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Movie Product Placement: Terms Brands and Productions Need to Know

Movie product placement has come a long way. In fact, movie product placement is only part of the story. Today, brands and artists are working together to place products in film, streaming TV, linear TV, music videos, and much more. 

But why? 

The simple answer is money but it’s much deeper than that. 

The type of vehicle a character drives, their clothes, the technology they use, their favorite alcoholic beverage or soft drink, etc. tell us a lot about that character. Prop masters are always looking for the right products to help tell the story, and movie product placement — whether paid, in-kind or any of the other movie product placement terms we’ll demystify in a moment. 

In short, when done well product placement enhances—it doesn’t compromise—the production. For independent filmmakers, movie product placement can help fund production, ensuring the art gets made. For big box office films, product placement is also a way to offset production costs and can include product tie-ins. For music artists, the right product placement can not only offset costs but artists and products both can enjoy a reciprocal brand halo effect.

But whatever form it takes, movie product placement is the all-encompassing term. When a brand compensates a piece of content with dollars, that’s product placement. When a production puts someone on the task of sourcing and products for its art department team, that’s product placement.

As a category, product placement has changed and matured. The rise of terms, like integration, in-kind/trade-out, and “promo materials” may sound like different concepts but they’re not. Product placement is the umbrella term, and these are just different approaches to the same basic thing.


A product integration is a brand placement that is supported with dollars, also known as a “fee deal.” 

These are placements that are typically involve the brand collaborating with the production to either lock in a scripted moment or craft a moment all together.

While good movie product placement always honors the sanctity of the production, product integrations come with more direction as to how the product should be featured on screen from both the brand and the studio or production company. 

Integration deals incorporate guarantees known as deliverables to ensure the product is featured appropriately and in accordance with the brand guidelines so that the production company or studio can be paid for integrating the brand. Ultimately, the idea of integration is the same as product placement, which is to feature a brand within content, but utilizing the term “product integration” is a way to distinguish a paid movie product placement from a non-paid placement.


These two terms, as well as barter, can also be synonymous with “traditional product placement” as they deal with working with productions to fulfill product needs in accordance with the script or vision. 

The benefit of in-kind movie product placement for productions is that it offsets the cost of either creating, renting, purchasing or otherwise procuring the product in question. Similarly, trade-out and barter are agreements made between the production and the brand with the hope—not guarantee—that the product in question will make the final cut. The benefit of this type of movie product placement for brands is that they’re much cheaper and simpler arrangements relative to product integration.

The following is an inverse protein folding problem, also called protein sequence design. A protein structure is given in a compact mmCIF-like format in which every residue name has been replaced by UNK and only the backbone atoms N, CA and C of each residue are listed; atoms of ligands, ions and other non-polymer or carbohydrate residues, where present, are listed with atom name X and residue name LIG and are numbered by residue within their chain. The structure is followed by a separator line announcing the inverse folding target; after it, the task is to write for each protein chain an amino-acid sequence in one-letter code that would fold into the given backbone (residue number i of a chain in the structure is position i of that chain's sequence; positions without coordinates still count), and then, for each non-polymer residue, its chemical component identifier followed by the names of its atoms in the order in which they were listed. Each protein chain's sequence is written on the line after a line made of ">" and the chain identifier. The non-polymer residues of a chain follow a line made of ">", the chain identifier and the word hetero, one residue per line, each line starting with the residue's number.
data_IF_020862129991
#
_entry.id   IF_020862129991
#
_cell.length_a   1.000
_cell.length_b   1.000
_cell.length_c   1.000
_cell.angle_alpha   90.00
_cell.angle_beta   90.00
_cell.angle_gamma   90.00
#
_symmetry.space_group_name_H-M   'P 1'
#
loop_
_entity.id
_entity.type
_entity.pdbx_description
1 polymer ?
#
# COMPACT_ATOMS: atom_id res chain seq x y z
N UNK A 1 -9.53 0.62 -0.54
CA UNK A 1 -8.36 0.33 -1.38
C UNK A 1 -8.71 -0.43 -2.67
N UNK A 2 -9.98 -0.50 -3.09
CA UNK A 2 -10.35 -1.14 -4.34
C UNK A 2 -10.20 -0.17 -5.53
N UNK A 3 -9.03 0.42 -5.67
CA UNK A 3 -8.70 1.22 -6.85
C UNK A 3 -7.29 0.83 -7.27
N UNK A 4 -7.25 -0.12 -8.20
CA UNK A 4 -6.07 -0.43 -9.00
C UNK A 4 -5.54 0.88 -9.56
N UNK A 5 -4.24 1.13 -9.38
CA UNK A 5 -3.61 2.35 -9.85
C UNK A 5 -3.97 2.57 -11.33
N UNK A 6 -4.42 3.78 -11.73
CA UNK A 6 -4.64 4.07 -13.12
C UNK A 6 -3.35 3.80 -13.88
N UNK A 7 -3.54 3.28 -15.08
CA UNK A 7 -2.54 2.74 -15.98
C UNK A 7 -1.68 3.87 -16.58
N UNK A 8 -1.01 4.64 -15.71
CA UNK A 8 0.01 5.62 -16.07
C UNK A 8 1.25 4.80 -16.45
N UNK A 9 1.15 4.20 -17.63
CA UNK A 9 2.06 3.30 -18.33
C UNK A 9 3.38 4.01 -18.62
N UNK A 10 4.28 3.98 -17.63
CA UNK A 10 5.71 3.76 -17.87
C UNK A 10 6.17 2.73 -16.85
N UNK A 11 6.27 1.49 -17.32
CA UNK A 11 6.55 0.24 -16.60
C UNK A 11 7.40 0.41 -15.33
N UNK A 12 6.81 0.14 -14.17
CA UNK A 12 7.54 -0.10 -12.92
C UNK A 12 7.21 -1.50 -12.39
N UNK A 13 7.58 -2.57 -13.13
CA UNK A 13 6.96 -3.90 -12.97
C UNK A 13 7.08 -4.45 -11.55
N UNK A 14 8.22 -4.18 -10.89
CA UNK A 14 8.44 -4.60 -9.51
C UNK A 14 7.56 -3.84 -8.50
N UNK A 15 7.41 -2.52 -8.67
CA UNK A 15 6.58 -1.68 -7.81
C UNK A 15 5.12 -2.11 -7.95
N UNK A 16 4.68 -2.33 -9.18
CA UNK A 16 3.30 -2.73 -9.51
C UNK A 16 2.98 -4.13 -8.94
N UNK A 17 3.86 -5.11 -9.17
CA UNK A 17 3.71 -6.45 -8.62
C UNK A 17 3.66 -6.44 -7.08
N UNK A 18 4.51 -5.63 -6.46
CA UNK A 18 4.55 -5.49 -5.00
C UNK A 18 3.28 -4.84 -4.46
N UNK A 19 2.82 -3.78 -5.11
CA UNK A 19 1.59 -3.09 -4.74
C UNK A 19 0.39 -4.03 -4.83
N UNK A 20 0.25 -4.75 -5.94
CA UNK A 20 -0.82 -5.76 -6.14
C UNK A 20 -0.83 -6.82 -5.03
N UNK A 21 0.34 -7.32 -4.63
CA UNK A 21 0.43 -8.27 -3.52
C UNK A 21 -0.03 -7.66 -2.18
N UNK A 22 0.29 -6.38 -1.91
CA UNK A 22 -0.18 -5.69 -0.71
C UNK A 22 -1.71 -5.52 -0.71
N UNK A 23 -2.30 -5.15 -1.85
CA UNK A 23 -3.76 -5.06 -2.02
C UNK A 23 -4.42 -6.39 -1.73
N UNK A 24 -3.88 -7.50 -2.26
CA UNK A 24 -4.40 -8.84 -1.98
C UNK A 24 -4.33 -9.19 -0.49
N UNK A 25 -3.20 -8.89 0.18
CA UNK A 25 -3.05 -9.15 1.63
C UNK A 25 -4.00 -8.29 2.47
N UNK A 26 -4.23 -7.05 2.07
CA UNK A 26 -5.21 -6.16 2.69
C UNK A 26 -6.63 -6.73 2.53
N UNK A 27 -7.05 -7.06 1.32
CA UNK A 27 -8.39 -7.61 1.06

These agreements typically do not contain deliverables because the brand is not paying money to incentivize the production to feature said product. The other added benefit is that these agreements then clear the product for usage on screen as the brand or agency provides the cleared product that is intended for on-screen use. 


Alternatively known by the shorthand “promo,” promotional material is a term coined to bridge the gap by productions between product placement and product needs. Similar to the idea of in-kind products, this category of movie product placement usually involves brands sending products freely to try and be placed in content. 

However, it is a way for production teams to distinguish which of their items are cleared by a brand for usage or are items they have purchased or crafted. In the past few decades, some productions have moved away from the idea of “free promo” because studios may have regulations for their productions accepting free product and using it without clearance. Therefore, in-kind, trade-out, and barter agreements are the favorable route to cover all included parties’ legal bases. 

The brand and production community have strayed from saying promotional material in favor of product placement because “promo” carries a sense of free product usage that neither production companies nor brands prioritize. The current landscape demands strategy and guidelines that should be respected by all parties involved in creating product placement.


Both the production community and the brand community have crafted numerous terms to differentiate and specify what it means for a brand to be featured in content. Product integrations are strategic deals with a dollar incentive to craft an opportunity for a brand that’s either scripted or not. The decades-long relationship between brands and the production community is showcased with the idea of in-kind product, or trade-out and barter, where brands work with production teams to offset their costs. As for “promotional materials”, brands have moved away from simply sending product in favor of being involved with the process of product placement. As brands and production move forward together, new terms may develop, but it’s important to remember that it’s all for the sole purpose to place products in content aka product placement.

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